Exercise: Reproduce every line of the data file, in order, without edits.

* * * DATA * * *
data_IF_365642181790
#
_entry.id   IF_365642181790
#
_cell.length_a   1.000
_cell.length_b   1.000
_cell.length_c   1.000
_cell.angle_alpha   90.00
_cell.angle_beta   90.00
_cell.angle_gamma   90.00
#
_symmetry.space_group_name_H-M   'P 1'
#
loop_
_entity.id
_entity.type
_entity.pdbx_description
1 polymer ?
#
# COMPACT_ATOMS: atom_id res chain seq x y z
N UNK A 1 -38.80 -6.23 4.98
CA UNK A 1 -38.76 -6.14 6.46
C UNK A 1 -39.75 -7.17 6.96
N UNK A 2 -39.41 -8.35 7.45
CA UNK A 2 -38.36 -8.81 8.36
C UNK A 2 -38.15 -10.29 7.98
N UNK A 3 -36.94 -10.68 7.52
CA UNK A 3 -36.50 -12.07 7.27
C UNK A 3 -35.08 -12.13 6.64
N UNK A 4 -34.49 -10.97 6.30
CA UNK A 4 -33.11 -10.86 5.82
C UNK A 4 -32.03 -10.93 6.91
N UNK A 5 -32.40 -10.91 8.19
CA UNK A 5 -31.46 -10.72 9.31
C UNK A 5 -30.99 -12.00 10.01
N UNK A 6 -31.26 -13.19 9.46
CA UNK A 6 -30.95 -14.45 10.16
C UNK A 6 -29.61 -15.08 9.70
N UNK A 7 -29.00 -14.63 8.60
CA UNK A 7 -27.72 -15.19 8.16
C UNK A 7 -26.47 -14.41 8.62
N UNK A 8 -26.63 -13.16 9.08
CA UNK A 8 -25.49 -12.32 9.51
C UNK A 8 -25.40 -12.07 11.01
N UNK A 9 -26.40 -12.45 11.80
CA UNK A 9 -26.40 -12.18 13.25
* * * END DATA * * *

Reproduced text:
data_IF_365642181790
#
_entry.id   IF_365642181790
#
_cell.length_a   1.000
_cell.length_b   1.000
_cell.length_c   1.000
_cell.angle_alpha   90.00
_cell.angle_beta   90.00
_cell.angle_gamma   90.00
#
_symmetry.space_group_name_H-M   'P 1'
#
loop_
_entity.id
_entity.type
_entity.pdbx_description
1 polymer ?
#
# COMPACT_ATOMS: atom_id res chain seq x y z
N UNK A 1 -38.80 -6.23 4.98
CA UNK A 1 -38.76 -6.14 6.46
C UNK A 1 -39.75 -7.17 6.96
N UNK A 2 -39.41 -8.35 7.45
CA UNK A 2 -38.36 -8.81 8.36
C UNK A 2 -38.15 -10.29 7.98
N UNK A 3 -36.94 -10.68 7.52
CA UNK A 3 -36.50 -12.07 7.27
C UNK A 3 -35.08 -12.13 6.64
N UNK A 4 -34.49 -10.97 6.30
CA UNK A 4 -33.11 -10.86 5.82
C UNK A 4 -32.03 -10.93 6.91
N UNK A 5 -32.40 -10.91 8.19
CA UNK A 5 -31.46 -10.72 9.31
C UNK A 5 -30.99 -12.00 10.01
N UNK A 6 -31.26 -13.19 9.46
CA UNK A 6 -30.95 -14.45 10.16
C UNK A 6 -29.61 -15.08 9.70
N UNK A 7 -29.00 -14.63 8.60
CA UNK A 7 -27.72 -15.19 8.16
C UNK A 7 -26.47 -14.41 8.62
N UNK A 8 -26.63 -13.16 9.08
CA UNK A 8 -25.49 -12.32 9.51
C UNK A 8 -25.40 -12.07 11.01
N UNK A 9 -26.40 -12.45 11.80
CA UNK A 9 -26.40 -12.18 13.25